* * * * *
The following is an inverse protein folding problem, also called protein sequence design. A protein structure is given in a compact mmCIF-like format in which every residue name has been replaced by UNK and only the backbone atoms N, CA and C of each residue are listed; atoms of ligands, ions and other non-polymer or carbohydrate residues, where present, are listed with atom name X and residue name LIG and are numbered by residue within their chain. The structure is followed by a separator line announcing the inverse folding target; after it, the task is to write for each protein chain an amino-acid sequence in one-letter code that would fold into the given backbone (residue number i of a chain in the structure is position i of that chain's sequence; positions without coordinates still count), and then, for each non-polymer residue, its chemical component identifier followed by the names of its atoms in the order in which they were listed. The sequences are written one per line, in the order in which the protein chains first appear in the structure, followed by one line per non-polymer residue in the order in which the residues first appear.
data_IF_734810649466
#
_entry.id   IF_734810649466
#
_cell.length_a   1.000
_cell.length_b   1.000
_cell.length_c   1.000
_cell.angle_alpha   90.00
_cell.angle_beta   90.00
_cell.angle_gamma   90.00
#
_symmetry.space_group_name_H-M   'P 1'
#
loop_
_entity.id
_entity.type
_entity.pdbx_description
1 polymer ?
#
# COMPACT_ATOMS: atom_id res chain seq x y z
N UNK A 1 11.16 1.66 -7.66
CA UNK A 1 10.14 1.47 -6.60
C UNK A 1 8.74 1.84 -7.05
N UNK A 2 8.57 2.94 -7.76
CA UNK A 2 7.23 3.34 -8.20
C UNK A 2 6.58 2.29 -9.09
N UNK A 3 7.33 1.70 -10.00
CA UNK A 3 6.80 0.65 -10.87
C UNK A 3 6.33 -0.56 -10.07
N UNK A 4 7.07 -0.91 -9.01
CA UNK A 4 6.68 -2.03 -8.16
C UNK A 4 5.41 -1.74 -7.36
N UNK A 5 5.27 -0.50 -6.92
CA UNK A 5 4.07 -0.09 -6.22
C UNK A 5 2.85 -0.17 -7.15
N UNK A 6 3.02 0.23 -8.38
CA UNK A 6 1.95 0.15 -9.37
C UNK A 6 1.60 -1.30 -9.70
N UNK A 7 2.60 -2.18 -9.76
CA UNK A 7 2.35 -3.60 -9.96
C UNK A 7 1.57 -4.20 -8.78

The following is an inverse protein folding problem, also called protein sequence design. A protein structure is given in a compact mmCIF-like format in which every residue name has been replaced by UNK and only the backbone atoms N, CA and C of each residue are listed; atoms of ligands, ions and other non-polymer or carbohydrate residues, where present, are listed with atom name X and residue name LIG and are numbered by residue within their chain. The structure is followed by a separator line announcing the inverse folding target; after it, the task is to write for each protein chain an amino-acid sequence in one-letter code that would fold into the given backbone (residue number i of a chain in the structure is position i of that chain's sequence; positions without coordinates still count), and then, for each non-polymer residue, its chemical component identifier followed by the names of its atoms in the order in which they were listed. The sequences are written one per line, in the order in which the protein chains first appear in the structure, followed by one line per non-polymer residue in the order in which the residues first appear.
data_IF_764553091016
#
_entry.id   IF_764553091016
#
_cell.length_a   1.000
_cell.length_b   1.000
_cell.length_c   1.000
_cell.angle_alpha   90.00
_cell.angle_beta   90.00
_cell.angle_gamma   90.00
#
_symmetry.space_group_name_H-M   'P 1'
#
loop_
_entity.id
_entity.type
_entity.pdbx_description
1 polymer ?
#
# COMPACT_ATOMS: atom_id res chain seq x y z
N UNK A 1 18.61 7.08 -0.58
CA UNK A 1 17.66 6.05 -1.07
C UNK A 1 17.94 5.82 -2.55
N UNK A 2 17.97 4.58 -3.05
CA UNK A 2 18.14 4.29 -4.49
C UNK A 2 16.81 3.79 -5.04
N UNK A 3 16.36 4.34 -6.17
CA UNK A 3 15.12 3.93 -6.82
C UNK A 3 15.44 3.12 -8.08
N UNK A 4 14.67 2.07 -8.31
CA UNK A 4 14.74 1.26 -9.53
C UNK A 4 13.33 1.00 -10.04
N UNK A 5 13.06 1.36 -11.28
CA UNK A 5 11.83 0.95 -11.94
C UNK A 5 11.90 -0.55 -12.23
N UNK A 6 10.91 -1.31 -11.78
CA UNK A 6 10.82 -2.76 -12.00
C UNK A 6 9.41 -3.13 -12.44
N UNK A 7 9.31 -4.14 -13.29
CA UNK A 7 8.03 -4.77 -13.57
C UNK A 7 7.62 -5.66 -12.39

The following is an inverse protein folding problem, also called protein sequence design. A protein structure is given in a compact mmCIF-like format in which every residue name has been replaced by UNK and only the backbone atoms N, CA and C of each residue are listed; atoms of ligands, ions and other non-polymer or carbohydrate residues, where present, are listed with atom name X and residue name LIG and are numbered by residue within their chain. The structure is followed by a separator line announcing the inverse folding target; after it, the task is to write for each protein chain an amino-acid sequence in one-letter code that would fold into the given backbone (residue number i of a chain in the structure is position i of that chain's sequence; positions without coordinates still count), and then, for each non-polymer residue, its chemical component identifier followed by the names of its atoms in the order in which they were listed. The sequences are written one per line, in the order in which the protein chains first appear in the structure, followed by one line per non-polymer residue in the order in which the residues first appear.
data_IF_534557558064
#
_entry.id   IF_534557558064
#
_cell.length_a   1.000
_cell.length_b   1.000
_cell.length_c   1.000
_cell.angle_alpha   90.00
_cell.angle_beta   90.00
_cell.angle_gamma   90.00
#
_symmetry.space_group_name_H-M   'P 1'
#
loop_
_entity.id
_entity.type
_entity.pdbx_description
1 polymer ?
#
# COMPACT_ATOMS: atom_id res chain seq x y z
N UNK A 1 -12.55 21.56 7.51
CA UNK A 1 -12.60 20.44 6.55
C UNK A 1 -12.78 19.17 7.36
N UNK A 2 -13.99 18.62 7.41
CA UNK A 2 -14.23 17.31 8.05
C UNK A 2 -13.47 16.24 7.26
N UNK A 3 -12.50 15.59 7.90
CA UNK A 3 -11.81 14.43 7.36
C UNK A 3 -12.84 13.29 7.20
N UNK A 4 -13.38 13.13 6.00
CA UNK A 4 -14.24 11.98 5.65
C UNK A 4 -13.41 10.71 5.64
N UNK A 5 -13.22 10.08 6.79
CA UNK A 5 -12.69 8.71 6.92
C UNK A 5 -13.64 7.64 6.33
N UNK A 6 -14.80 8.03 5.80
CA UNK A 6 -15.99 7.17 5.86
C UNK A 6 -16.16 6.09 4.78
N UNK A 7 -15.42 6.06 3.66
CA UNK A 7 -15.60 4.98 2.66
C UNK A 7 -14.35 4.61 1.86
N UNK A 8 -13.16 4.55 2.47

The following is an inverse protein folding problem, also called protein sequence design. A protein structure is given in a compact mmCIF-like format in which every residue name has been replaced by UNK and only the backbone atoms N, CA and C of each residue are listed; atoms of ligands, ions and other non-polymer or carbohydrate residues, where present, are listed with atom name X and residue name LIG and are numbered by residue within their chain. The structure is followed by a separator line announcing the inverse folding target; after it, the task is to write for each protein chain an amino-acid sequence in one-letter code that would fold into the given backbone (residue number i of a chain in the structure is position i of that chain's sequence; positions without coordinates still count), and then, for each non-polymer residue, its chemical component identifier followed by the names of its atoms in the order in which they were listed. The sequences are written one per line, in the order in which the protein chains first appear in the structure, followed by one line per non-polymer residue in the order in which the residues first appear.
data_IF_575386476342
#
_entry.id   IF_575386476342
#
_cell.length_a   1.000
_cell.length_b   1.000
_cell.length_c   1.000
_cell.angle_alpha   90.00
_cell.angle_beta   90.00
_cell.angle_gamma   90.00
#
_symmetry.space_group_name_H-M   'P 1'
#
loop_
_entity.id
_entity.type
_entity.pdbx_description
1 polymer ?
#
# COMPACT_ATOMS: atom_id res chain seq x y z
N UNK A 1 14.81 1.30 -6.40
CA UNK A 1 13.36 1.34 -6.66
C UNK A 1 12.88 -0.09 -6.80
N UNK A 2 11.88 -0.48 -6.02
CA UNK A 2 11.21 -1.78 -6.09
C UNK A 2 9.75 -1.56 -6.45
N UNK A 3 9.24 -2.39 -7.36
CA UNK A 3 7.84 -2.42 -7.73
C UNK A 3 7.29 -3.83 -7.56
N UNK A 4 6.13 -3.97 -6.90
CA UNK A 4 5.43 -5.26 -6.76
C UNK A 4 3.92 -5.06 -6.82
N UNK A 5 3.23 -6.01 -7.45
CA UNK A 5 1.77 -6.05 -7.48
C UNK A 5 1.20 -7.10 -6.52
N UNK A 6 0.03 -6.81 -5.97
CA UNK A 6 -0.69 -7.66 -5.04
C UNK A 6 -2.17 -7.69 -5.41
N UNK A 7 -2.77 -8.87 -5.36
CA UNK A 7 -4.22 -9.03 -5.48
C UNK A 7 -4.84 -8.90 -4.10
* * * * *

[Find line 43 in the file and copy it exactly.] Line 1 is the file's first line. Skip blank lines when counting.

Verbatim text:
The following is an inverse protein folding problem, also called protein sequence design. A protein structure is given in a compact mmCIF-like format in which every residue name has been replaced by UNK and only the backbone atoms N, CA and C of each residue are listed; atoms of ligands, ions and other non-polymer or carbohydrate residues, where present, are listed with atom name X and residue name LIG and are numbered by residue within their chain. The structure is followed by a separator line announcing the inverse folding target; after it, the task is to write for each protein chain an amino-acid sequence in one-letter code that would fold into the given backbone (residue number i of a chain in the structure is position i of that chain's sequence; positions without coordinates still count), and then, for each non-polymer residue, its chemical component identifier followed by the names of its atoms in the order in which they were listed. The sequences are written one per line, in the order in which the protein chains first appear in the structure, followed by one line per non-polymer residue in the order in which the residues first appear.